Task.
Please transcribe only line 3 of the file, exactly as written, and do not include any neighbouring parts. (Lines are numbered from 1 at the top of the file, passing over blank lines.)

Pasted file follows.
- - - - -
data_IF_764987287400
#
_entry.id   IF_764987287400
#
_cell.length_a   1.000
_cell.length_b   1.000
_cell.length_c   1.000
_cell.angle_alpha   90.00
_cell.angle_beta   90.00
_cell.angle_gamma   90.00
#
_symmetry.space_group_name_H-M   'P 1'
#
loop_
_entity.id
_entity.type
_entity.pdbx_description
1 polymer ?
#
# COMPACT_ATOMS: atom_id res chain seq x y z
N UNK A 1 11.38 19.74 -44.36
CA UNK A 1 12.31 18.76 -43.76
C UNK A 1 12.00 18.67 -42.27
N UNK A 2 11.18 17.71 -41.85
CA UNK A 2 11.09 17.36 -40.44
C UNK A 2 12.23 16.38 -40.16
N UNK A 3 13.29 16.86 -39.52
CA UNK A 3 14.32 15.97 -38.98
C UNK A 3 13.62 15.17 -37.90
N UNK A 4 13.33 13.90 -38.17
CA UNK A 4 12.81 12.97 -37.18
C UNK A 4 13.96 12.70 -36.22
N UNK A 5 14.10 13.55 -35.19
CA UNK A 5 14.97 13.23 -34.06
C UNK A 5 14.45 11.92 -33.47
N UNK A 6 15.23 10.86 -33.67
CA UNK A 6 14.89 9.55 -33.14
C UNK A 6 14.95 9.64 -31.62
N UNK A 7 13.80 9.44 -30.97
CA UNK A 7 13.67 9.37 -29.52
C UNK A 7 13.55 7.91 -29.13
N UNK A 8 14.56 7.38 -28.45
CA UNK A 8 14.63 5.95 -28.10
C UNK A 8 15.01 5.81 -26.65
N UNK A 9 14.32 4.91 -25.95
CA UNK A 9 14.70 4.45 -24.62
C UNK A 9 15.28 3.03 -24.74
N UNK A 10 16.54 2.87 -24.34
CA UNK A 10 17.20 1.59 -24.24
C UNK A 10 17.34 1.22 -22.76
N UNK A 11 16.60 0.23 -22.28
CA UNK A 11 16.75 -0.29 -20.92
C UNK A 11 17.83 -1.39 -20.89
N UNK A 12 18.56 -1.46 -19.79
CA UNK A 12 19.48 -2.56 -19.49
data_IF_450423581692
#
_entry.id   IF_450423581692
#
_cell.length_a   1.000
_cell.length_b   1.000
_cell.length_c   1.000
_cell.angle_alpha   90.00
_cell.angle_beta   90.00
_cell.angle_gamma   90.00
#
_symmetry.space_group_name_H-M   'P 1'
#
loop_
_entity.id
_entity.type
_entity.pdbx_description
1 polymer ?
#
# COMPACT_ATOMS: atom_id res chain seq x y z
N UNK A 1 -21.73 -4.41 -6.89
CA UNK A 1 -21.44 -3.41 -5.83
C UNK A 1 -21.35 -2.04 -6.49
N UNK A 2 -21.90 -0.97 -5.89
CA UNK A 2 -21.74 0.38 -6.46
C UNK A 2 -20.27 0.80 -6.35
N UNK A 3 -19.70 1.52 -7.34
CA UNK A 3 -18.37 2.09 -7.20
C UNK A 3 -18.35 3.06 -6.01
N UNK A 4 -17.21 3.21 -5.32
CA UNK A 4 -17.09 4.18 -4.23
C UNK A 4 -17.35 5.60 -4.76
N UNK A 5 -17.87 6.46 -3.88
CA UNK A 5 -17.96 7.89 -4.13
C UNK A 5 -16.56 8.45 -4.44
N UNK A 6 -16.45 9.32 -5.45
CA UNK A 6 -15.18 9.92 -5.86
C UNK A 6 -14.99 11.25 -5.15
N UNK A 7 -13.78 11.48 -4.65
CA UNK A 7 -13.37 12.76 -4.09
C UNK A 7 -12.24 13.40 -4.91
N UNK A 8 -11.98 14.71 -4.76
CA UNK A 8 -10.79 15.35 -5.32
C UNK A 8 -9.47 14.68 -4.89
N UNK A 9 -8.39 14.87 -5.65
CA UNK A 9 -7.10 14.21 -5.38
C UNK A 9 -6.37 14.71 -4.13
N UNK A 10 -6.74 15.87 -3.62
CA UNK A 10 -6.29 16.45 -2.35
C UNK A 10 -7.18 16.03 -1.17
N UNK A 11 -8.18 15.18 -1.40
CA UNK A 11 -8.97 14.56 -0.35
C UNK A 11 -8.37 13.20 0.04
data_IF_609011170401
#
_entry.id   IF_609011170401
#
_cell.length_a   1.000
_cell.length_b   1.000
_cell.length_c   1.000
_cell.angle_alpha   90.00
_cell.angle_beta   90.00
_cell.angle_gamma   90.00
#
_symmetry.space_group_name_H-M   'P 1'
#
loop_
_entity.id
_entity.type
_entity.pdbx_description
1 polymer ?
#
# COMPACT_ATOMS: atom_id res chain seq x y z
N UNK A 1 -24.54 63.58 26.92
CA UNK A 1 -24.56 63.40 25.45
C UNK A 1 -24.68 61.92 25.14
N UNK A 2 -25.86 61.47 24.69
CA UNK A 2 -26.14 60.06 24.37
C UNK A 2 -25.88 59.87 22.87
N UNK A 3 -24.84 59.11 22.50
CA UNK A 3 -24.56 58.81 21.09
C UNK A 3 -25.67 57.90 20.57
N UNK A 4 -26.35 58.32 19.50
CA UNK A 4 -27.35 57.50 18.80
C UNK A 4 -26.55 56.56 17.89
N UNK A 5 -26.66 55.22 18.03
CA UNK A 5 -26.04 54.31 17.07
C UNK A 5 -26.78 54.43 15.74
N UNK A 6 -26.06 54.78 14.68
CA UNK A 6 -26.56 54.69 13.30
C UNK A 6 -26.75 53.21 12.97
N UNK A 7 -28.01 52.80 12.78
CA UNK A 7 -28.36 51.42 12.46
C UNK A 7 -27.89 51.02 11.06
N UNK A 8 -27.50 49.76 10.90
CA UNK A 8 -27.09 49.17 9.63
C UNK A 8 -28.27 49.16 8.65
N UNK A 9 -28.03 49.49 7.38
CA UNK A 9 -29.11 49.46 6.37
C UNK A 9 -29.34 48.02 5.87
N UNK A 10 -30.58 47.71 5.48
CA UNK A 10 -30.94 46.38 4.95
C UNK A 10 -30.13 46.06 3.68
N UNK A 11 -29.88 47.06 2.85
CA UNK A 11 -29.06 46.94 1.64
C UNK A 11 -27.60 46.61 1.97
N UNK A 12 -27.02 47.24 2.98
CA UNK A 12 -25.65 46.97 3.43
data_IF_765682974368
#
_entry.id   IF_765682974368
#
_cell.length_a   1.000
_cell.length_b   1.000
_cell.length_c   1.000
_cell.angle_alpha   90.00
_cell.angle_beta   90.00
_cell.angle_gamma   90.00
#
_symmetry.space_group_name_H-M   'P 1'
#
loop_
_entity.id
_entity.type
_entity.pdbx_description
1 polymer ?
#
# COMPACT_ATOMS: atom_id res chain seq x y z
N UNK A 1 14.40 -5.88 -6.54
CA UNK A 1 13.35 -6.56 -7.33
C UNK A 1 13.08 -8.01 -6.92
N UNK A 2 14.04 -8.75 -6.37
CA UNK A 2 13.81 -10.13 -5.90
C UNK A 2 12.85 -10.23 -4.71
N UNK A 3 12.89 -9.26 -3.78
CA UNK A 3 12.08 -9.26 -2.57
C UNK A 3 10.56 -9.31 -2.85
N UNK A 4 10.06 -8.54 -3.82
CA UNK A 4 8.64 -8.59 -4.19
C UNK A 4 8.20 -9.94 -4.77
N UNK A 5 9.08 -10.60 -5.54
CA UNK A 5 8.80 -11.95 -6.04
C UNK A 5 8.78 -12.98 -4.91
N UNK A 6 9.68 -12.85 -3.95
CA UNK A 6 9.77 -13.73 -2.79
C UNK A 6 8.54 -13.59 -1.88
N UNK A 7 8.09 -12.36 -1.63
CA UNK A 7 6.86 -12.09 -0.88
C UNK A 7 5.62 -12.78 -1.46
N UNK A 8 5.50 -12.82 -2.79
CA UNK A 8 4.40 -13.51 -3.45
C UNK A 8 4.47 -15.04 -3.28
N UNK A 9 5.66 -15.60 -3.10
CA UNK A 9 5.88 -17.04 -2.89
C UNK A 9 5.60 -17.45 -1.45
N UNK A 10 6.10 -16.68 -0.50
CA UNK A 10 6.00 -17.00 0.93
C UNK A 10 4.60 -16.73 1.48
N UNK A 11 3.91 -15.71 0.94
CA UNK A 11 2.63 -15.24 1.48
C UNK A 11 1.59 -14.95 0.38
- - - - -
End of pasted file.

_entry.id   IF_764987287400